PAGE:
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Here's a long list of risks, and what's missing is unsettling: Morning Brief

Sam Ro
·Managing Editor
·3 min read
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Monday, December 4, 2020

Get the Morning Brief sent directly to your inbox every Monday to Friday by 6:30 a.m. ET. Subscribe

It’s the risks no one talks about that can do the most market damage

As investors think about where the stock market will head in the near future, they’re probably also thinking about what could go wrong.

In a new monthly survey, Deutsche Bank asked clients to identify what they “think are the biggest risks to the global financial markets in 2021.” The firm provided a list of options for respondents to select.

“Interestingly, all the vaccine-related concerns filled out the top 3 which may suggest that although consensus is for a good 2021, a successful vaccine roll out could still bring upside surprise relative to expectations,“ Deutsche Bank strategist Jim Reid observed on Friday.

It's the risks that investors aren't thinking about that often do the most damage in markets when they come into fruition. (Deutsche Bank)
It's the risks that investors aren't thinking about that often do the most damage in markets when they come into fruition. (Deutsche Bank)

Indeed, even though investors may be confident that something expected to happen will actually happen, the smallest amount of uncertainty will keep that eventual event from being fully priced into the market.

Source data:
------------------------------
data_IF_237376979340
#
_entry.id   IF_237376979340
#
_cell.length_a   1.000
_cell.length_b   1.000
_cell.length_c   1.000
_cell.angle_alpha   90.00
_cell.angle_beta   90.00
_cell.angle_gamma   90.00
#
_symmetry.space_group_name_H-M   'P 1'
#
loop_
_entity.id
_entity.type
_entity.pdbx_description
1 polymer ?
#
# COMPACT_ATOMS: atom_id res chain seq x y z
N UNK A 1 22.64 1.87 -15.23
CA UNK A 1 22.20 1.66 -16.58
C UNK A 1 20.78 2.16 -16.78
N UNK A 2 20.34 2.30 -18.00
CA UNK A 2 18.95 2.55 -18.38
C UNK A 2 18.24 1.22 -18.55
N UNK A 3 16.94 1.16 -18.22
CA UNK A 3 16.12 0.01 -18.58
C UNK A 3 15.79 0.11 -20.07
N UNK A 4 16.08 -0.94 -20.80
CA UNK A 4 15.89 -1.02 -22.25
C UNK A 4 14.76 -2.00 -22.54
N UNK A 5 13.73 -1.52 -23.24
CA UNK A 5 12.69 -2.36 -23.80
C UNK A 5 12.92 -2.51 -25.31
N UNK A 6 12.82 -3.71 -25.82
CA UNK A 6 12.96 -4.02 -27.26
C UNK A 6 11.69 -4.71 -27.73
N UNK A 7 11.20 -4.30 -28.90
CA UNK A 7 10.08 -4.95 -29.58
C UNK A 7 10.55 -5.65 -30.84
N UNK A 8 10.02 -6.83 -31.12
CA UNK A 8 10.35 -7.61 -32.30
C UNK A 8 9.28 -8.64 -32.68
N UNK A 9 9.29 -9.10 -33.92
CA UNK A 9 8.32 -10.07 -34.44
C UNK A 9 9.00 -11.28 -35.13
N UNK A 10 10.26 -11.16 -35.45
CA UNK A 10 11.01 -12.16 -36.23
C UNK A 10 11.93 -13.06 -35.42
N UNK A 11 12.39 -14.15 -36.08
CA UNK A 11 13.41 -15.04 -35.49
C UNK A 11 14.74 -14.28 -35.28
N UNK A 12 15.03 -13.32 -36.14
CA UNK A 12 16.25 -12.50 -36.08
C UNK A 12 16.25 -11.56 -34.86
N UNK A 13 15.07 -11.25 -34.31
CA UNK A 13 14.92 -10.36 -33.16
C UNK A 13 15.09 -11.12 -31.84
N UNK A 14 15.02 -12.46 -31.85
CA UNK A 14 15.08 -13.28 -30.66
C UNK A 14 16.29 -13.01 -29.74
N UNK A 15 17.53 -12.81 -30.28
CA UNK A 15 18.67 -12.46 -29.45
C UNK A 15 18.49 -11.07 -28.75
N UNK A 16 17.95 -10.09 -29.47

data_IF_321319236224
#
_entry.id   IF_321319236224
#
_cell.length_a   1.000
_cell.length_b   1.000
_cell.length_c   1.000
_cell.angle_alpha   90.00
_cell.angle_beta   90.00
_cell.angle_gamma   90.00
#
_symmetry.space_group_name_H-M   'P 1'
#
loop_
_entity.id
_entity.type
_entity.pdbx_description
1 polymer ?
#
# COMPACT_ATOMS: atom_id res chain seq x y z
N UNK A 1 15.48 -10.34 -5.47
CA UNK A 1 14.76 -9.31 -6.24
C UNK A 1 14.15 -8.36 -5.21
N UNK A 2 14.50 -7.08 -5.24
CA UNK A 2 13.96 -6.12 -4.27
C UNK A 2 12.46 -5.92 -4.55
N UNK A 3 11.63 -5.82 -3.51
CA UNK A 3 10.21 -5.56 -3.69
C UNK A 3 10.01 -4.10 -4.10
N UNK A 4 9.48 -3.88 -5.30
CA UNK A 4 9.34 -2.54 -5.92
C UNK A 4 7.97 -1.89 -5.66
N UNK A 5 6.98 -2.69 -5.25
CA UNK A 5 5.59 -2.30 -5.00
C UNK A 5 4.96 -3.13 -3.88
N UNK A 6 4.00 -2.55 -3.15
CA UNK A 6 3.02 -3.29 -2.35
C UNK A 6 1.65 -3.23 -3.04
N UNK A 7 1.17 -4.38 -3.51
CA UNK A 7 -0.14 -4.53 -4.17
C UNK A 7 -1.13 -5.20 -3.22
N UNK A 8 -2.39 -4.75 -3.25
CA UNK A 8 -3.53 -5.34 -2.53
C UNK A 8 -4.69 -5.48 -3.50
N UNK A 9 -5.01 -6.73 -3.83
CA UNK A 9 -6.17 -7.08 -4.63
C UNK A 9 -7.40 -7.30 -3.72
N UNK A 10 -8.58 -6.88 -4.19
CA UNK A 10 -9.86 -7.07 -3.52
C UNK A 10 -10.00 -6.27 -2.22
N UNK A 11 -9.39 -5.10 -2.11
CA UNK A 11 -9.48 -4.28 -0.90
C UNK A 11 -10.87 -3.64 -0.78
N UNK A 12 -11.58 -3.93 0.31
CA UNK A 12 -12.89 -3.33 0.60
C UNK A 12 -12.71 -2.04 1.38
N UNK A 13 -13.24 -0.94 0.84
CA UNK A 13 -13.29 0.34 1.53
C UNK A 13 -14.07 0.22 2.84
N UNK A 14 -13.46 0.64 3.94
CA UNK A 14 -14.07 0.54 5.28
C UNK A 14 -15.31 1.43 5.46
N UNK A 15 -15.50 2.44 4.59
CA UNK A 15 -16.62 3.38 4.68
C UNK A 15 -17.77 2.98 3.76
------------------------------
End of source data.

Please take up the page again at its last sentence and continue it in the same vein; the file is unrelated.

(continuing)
Conversely, you could also say that investors may be somewhat prepared for the items identified in the chart above to go wrong.

But what about the risks that weren’t surfaced here (or were considered by the <5% who responded to that question with “None of these”)?

Well, those unidentified risks are often characterized as being so unlikely that they probably aren’t worth giving too much thought.

Unfortunately, it’s those very unidentified risks that can do the most damage when they come into fruition. Consider 2020. Coming into this year, few could’ve even imagined that we’d face a global pandemic that would force large parts of the economy to grind to a halt. It’s this lack of expectation that leads this risk to be underpriced in the market, and therefore cause the stock market to crash like it did.

To be clear, we’re not suggesting that investors should start thinking of unlikely risks as though they were likely. If investors were always overly worried about everything that could go wrong, risky assets like stocks might never be cheap enough.

However, investors should understand that unexpected events do happen and the stock market does crash every once in a while.

The good news is that the stock market has a consistent track record of recovering steep losses and rallying to new records. And so, investors with time to invest shouldn’t avoid stocks for fear of the next crash, but be mindful that things could go wrong in the short-run and could present a buying opportunity.

By Sam Ro, managing editor. Follow him at @SamRo

Raytheon
Raytheon

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